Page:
Thursday, January 18, 2018

The Knitters - The Modern Sounds of...

The Knitters were (are?) a side project of X, with John, Excene and DJ from that band, along with git-whiz Dave Alvin and stand-up bass-man Jonny Ray. Here they strip down their sound and go semi-acoustic as they cover and write old school country/folk/rockabilly tunes. This 2005 release is their sophomore effort, with their debut appearing 20 years previously in 1985, with this record  mining the same territory they did back then.

Here they open with a Link Wray rumble of chords for a few seconds in "Easy Goin' Sunday" before headin' to "Give Me Flowers While I'm Livin'", a goofy bit of folk/country highlighted by Alvin's electric baritone guitar solos. Doe takes lead vocals for his "Try Anymore", that has some fine acoustic guitar riffin' and X-like harmonies. X's "In This House That I Call Home" is given a re-working, with Alvin again lettin' loose on the baritone to great rockabilly-ish effect. Dave contributes the really fine, mid-tempo "Dry River", Excene's "Skin Deep Town" is a bit of silliness that I know that I've heard on something else, but I can't place it (it was on X's Live at the Whiskey album), and Albert Brumley's "Rank Stranger" is a sweet gospel ballad with more impressive guitar work and powerful call'n'answer vocals, making it one of the highlights of this record.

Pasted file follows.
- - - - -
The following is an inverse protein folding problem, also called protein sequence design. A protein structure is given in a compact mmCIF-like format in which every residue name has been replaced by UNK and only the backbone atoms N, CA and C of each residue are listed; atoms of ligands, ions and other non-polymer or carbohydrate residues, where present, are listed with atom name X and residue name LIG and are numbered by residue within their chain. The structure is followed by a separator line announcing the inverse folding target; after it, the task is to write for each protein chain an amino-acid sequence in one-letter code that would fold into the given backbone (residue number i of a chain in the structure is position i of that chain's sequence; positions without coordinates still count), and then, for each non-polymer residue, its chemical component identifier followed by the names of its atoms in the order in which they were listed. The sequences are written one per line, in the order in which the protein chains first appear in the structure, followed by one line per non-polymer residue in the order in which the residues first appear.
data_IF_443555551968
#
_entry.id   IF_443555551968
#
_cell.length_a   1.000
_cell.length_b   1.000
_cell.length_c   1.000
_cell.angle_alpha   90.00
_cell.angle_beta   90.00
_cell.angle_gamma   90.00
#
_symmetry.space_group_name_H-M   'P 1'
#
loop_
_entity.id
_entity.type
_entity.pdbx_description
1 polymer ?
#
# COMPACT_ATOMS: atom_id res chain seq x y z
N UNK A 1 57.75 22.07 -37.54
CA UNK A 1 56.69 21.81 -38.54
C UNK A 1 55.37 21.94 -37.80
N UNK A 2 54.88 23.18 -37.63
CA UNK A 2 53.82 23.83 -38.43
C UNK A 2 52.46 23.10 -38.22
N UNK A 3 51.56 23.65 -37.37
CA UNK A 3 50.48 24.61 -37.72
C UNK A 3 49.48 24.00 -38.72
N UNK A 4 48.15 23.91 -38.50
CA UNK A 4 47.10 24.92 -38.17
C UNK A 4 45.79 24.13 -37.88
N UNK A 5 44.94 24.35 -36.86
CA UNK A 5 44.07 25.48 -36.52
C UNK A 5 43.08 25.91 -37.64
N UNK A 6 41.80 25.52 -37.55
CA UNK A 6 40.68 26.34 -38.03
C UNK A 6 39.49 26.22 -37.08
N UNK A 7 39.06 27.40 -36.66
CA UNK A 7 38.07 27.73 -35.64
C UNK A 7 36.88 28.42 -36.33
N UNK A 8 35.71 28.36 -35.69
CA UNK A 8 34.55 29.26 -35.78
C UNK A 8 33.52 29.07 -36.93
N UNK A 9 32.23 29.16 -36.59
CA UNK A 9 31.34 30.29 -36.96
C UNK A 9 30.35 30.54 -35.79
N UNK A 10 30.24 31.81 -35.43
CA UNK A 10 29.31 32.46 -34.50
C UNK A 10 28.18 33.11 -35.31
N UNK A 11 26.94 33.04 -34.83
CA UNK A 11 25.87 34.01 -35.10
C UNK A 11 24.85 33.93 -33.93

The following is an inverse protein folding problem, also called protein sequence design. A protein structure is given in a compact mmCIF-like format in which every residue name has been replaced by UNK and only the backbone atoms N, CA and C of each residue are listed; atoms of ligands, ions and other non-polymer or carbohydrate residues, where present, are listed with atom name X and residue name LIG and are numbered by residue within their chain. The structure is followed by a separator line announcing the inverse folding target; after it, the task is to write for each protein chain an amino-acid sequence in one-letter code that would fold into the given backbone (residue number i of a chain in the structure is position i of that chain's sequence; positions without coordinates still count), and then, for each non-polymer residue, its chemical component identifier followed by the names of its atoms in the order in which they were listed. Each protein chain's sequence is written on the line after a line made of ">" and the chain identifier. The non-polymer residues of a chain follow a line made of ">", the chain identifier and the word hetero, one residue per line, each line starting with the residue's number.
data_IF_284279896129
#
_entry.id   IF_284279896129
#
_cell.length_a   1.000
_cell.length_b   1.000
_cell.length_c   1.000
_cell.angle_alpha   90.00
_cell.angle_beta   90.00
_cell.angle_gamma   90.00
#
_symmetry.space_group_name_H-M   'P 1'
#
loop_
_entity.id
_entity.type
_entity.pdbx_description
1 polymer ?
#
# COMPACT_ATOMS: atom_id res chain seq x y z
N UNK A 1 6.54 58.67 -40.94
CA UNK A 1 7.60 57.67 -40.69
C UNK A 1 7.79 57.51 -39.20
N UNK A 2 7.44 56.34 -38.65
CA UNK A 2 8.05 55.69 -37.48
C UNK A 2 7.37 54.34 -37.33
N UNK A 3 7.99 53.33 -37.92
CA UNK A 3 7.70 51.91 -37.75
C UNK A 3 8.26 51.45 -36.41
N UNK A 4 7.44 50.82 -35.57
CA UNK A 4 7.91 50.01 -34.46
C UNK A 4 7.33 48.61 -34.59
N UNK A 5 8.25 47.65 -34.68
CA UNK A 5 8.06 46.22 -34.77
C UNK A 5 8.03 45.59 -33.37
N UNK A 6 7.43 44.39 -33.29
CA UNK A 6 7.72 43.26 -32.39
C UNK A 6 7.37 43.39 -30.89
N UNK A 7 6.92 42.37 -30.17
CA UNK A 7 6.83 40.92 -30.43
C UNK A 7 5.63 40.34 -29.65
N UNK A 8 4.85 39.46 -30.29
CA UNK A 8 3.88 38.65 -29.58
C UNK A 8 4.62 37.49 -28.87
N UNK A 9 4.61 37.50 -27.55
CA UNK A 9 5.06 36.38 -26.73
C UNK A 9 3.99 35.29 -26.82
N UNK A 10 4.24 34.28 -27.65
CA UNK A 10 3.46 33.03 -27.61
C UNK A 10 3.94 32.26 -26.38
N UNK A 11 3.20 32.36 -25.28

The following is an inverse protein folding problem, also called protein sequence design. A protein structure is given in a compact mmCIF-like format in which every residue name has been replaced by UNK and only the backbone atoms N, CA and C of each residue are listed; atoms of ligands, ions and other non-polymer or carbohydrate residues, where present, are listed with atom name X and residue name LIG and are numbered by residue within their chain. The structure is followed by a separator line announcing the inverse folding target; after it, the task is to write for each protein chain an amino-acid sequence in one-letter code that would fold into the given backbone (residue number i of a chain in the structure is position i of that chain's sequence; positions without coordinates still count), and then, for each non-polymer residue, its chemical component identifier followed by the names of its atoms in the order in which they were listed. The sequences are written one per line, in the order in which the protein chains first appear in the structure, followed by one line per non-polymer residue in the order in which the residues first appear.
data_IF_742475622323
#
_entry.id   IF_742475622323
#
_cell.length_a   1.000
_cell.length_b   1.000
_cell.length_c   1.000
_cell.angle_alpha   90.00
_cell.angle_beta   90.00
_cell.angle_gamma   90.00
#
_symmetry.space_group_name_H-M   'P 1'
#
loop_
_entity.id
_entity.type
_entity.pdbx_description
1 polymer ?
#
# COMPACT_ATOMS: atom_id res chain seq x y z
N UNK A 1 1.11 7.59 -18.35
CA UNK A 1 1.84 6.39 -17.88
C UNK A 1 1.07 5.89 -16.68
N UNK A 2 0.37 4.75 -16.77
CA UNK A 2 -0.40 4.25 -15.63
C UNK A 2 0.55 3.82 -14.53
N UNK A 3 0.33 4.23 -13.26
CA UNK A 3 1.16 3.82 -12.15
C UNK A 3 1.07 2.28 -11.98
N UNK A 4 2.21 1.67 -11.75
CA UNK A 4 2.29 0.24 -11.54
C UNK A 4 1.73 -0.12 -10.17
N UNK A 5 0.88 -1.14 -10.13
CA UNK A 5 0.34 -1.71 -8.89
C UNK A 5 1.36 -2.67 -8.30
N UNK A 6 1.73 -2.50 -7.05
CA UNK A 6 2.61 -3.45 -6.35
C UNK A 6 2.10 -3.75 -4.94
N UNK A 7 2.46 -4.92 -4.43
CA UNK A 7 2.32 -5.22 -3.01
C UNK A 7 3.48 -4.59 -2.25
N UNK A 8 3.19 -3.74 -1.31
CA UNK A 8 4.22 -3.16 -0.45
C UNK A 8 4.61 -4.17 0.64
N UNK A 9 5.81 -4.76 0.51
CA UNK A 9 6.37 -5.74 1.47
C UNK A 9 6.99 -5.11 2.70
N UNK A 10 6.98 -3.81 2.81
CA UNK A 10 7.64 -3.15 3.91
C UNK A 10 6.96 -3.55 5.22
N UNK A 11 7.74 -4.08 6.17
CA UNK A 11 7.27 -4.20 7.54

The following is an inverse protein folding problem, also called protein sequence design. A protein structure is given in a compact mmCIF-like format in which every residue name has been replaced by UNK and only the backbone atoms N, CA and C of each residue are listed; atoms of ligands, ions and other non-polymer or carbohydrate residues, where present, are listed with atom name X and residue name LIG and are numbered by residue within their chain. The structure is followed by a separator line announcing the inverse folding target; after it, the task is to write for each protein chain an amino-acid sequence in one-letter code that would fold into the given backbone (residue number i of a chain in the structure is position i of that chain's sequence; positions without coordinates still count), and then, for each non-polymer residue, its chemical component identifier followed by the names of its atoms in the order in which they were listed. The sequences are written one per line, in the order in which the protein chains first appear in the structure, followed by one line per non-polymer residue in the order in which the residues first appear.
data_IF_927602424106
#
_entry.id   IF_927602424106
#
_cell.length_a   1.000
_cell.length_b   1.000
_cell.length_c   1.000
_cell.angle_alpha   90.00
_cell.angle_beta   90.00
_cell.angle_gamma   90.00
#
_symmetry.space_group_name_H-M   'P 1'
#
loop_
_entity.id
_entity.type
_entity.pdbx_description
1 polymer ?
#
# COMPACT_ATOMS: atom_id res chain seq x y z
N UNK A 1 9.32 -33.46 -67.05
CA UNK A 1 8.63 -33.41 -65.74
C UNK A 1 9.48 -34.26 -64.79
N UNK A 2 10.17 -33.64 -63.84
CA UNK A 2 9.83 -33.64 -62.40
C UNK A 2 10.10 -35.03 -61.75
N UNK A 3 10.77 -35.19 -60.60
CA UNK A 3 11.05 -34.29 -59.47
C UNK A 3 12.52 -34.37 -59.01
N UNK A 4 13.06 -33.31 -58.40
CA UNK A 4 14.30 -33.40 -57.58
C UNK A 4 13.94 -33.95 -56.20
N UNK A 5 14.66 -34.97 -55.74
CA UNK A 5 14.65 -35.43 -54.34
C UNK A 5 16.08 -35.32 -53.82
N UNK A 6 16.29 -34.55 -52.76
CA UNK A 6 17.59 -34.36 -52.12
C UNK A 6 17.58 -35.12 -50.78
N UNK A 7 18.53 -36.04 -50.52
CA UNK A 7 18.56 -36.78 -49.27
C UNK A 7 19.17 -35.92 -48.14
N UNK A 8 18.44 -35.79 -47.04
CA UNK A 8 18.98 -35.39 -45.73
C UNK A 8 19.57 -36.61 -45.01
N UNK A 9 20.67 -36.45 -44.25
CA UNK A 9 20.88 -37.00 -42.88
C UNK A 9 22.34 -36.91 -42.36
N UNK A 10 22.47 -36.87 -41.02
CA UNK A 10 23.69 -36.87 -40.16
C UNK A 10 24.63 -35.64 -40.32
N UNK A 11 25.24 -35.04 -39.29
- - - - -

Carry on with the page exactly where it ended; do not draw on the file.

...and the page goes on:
John and Dave's country-ish "The Call of the Wrecking Ball" was also done on X's Live At the Whiskey, Jimmy Driftwood's "Long Chain On" is another dramatic cover that they treat wonderfully, making it an additional fave from this record. They take Bill Anderson's country tune "I'll Go Down Swinging" and turn it into harmony-laden rockabilly, X's "Burning House of Love" is given the acoustic treatment, the traditional "Little Margaret" is a beautifully done, melodic, folk ballad, and then bring things to a close with a strange version of "Born to be Wild" that alternates from slow, acoustic country to fast rock and I'm not sure it really works, but it is an interesting experiment.

I am certainly a huge fan of X and dig a majority of the stuff that they have done, so it's only natural that this appeals to me, as well. Everyone's contributions are stellar (although I haven't really mentioned them, Jonny and DJ are a superb rhythm section) and the song choices, overall, are pretty damn great. Fun record!